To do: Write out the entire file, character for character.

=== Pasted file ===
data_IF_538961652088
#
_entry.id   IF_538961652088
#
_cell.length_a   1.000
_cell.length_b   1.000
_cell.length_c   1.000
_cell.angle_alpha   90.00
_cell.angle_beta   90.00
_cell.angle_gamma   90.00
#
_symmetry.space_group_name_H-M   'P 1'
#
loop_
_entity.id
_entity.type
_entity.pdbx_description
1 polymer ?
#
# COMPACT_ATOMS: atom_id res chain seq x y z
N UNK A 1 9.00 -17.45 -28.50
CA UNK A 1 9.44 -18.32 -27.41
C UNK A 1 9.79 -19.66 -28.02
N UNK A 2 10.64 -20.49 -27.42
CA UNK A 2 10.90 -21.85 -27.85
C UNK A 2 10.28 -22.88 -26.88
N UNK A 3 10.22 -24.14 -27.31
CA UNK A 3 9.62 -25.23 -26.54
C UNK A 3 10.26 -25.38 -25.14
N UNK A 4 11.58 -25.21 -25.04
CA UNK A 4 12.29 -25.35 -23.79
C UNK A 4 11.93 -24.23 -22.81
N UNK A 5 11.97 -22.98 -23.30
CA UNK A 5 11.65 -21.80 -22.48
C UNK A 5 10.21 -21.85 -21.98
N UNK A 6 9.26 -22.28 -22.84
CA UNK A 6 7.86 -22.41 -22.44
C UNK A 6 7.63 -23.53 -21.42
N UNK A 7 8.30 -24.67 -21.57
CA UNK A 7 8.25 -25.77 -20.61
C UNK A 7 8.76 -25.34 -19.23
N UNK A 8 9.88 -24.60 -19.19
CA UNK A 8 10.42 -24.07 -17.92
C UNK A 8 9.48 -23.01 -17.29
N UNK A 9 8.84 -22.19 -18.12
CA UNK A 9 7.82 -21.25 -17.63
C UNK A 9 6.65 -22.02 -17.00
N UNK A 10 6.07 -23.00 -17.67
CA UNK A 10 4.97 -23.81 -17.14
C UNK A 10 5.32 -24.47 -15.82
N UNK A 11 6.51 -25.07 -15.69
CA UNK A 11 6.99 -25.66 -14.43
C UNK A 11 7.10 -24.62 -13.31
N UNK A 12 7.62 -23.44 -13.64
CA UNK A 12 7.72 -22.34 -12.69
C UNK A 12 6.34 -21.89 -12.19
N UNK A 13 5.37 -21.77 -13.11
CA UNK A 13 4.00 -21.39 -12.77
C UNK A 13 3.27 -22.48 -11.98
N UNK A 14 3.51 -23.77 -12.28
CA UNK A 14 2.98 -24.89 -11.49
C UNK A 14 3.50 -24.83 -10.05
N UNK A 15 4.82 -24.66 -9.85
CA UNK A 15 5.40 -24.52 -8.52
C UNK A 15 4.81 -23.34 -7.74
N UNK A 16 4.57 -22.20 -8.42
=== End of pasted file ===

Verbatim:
data_IF_538961652088
#
_entry.id   IF_538961652088
#
_cell.length_a   1.000
_cell.length_b   1.000
_cell.length_c   1.000
_cell.angle_alpha   90.00
_cell.angle_beta   90.00
_cell.angle_gamma   90.00
#
_symmetry.space_group_name_H-M   'P 1'
#
loop_
_entity.id
_entity.type
_entity.pdbx_description
1 polymer ?
#
# COMPACT_ATOMS: atom_id res chain seq x y z
N UNK A 1 9.00 -17.45 -28.50
CA UNK A 1 9.44 -18.32 -27.41
C UNK A 1 9.79 -19.66 -28.02
N UNK A 2 10.64 -20.49 -27.42
CA UNK A 2 10.90 -21.85 -27.85
C UNK A 2 10.28 -22.88 -26.88
N UNK A 3 10.22 -24.14 -27.31
CA UNK A 3 9.62 -25.23 -26.54
C UNK A 3 10.26 -25.38 -25.14
N UNK A 4 11.58 -25.21 -25.04
CA UNK A 4 12.29 -25.35 -23.79
C UNK A 4 11.93 -24.23 -22.81
N UNK A 5 11.97 -22.98 -23.30
CA UNK A 5 11.65 -21.80 -22.48
C UNK A 5 10.21 -21.85 -21.98
N UNK A 6 9.26 -22.28 -22.84
CA UNK A 6 7.86 -22.41 -22.44
C UNK A 6 7.63 -23.53 -21.42
N UNK A 7 8.30 -24.67 -21.57
CA UNK A 7 8.25 -25.77 -20.61
C UNK A 7 8.76 -25.34 -19.23
N UNK A 8 9.88 -24.60 -19.19
CA UNK A 8 10.42 -24.07 -17.92
C UNK A 8 9.48 -23.01 -17.29
N UNK A 9 8.84 -22.19 -18.12
CA UNK A 9 7.82 -21.25 -17.63
C UNK A 9 6.65 -22.02 -17.00
N UNK A 10 6.07 -23.00 -17.67
CA UNK A 10 4.97 -23.81 -17.14
C UNK A 10 5.32 -24.47 -15.82
N UNK A 11 6.51 -25.07 -15.69
CA UNK A 11 6.99 -25.66 -14.43
C UNK A 11 7.10 -24.62 -13.31
N UNK A 12 7.62 -23.44 -13.64
CA UNK A 12 7.72 -22.34 -12.69
C UNK A 12 6.34 -21.89 -12.19
N UNK A 13 5.37 -21.77 -13.11
CA UNK A 13 4.00 -21.39 -12.77
C UNK A 13 3.27 -22.48 -11.98
N UNK A 14 3.51 -23.77 -12.28
CA UNK A 14 2.98 -24.89 -11.49
C UNK A 14 3.50 -24.83 -10.05
N UNK A 15 4.82 -24.66 -9.85
CA UNK A 15 5.40 -24.52 -8.52
C UNK A 15 4.81 -23.34 -7.74
N UNK A 16 4.57 -22.20 -8.42